YouTube Reinstates Gavin McInnes Just Days After Ban: ‘I’m Back, It Won’t Last’

“Some of the videos had nothing to do with copyright claims but were listed as such,” Proud Boys founder tells TheWrap

gavin mcinnes

Proud Boys founder Gavin McInnes was back on YouTube Thursday after the video steaming giant reinstated the right wing activist’s account, but he thinks the return will be short-lived.

A YouTube spokesperson confirmed to TheWrap that the issue with McInnes’ account had never been related to hate speech or his involvement with the Proud Boys, but rather had been the result of repeated copyright infringement offenses originally brought by Vans, Inc.

“It was really unusual. Some of the videos had nothing to do with copyright claims but were listed as such,” McInnes told TheWrap later that morning. “I contacted Vans and they said they told YouTube to drop the charges and now I’m back. It won’t last.”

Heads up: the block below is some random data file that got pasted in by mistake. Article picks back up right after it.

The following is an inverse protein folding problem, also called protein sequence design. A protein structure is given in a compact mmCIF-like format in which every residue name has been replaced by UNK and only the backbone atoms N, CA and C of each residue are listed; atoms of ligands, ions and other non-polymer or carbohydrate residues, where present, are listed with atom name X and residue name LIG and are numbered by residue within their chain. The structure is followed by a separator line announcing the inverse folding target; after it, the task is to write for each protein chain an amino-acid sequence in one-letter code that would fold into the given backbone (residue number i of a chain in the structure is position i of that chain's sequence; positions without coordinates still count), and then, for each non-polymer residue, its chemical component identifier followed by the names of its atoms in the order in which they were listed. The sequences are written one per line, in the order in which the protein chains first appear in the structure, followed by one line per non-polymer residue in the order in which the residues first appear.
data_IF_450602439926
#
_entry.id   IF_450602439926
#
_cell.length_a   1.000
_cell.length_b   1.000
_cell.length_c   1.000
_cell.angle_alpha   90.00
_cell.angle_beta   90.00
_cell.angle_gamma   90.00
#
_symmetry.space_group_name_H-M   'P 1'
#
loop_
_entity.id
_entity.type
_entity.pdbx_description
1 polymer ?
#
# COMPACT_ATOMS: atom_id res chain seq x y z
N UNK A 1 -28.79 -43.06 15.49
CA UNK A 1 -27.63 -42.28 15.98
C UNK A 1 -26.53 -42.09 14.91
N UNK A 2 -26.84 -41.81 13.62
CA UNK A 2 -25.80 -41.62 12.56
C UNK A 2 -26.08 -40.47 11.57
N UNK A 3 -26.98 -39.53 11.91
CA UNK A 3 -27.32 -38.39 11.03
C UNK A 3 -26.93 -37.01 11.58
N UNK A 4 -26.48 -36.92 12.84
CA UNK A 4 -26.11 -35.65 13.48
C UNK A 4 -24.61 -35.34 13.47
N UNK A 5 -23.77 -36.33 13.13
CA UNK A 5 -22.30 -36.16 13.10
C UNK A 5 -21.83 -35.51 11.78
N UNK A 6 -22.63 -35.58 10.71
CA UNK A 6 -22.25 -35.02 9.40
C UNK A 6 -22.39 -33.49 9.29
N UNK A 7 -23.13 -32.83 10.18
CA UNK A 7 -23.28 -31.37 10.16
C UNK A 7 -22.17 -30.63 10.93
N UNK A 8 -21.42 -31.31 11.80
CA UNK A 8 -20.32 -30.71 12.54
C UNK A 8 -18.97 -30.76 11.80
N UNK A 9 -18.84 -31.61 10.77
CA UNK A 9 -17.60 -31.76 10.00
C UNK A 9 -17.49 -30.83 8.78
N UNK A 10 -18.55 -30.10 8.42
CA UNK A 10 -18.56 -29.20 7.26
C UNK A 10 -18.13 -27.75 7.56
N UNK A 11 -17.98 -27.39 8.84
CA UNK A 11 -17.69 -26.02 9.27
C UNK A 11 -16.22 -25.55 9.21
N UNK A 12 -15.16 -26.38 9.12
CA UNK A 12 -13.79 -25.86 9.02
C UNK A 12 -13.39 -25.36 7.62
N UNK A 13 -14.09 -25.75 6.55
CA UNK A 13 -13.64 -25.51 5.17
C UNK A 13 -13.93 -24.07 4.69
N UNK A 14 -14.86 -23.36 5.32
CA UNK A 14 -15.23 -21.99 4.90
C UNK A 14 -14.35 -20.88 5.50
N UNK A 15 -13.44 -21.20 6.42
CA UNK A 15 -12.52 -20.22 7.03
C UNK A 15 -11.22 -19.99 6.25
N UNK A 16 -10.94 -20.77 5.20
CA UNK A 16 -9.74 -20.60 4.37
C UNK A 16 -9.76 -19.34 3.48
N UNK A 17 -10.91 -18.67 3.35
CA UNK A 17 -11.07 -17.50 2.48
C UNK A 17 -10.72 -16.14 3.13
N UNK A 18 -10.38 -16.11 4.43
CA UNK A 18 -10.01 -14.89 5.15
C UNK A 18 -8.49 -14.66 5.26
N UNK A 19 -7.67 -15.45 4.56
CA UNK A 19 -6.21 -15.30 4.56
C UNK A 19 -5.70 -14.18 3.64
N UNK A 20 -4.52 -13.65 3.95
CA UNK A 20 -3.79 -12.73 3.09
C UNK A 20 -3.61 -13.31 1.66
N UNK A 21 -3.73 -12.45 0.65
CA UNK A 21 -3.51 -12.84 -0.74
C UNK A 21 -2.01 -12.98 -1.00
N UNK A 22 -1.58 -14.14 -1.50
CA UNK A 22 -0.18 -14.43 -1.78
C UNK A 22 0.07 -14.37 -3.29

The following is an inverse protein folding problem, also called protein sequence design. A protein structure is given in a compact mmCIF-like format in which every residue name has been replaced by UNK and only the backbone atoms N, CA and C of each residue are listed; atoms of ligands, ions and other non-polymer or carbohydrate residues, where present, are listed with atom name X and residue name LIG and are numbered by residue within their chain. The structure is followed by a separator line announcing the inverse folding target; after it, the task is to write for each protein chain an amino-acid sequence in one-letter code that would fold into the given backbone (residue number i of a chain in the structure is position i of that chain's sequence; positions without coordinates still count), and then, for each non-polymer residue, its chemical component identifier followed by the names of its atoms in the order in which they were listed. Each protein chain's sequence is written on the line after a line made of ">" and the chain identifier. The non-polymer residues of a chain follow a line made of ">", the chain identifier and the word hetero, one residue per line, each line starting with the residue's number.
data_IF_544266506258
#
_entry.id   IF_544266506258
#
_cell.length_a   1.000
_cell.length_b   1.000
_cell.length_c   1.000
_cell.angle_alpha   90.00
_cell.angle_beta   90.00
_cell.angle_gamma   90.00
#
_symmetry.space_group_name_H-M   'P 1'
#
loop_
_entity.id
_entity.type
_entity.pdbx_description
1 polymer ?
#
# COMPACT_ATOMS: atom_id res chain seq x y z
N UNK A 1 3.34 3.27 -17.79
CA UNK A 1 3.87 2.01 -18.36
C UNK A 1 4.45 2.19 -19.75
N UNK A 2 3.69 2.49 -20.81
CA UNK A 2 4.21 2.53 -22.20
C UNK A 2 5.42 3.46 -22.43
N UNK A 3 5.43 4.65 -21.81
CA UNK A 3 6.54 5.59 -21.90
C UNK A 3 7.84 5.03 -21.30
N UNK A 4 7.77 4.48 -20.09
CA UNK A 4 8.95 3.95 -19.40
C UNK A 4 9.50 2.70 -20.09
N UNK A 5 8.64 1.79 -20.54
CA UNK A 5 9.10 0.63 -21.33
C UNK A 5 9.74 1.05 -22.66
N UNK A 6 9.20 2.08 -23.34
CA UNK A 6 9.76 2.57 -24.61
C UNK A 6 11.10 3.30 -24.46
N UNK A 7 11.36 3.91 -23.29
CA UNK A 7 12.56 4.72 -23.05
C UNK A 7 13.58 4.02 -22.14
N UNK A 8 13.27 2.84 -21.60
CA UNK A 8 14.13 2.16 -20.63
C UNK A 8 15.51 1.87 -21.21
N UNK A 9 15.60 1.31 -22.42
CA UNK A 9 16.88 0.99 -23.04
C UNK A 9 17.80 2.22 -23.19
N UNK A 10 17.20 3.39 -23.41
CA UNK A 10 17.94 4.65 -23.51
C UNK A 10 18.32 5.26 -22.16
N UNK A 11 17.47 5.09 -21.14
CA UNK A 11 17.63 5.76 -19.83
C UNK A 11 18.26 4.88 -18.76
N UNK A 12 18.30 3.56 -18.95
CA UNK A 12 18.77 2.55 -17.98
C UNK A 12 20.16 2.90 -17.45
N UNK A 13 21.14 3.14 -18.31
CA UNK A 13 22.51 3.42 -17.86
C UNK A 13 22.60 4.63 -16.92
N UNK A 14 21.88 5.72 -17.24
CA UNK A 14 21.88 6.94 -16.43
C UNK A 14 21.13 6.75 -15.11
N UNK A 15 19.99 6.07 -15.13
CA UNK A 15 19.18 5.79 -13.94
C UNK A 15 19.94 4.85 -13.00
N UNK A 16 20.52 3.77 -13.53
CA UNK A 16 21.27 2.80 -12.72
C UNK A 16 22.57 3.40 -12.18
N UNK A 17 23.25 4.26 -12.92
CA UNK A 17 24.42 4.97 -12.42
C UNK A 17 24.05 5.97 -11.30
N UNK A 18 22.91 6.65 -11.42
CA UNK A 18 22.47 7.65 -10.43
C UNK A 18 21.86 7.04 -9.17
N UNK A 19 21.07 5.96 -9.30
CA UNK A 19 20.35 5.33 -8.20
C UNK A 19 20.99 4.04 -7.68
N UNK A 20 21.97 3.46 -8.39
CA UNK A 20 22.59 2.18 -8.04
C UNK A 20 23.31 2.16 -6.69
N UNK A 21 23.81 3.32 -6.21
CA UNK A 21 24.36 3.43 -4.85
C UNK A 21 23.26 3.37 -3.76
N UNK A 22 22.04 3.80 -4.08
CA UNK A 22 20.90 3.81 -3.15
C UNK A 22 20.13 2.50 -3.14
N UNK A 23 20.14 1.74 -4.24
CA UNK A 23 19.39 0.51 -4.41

McInnes, a co-founder of Vice Media, has over a quarter million subscribers. The Proud Boys, a fraternal organization, has been described as a violent hate group by some — something their founder has consistently disputed.

Vans, Inc. has now retracted their claim of copyright infringement on several of the videos which they originally asked to be removed, resulting in both the restoration of the videos and McInnes’ channel, the YouTube rep added, explaining that they did not mediate copyright claims and left resolution to the respective parties.

McInnes’ return to YouTube is a rare piece of good news for the longtime provocateur, who had already been banned from Facebook and Twitter. Last week, he was also dropped from a hosting job on CRTV after the company merged with Glenn Beck’s TheBlaze to form BlazeTV.

McInnes also stepped down as leader of the Proud Boys after members of the group were involved in a scuffle with Anti-fascist  protesters outside Manhattan’s Metropolitan Club of New York in October.

In an interview with “Nightline” this week, McInnes conceded that his past remarks had played a role in the current troubles he faced online.

“I do bear … responsibility,” McInnes told ABC reporter Paula Faris. “I’m not guilt free in this. There’s culpability there. I shouldn’t have said, you know, violence solves everything or something like that without making the context clear and I regret saying things like that.”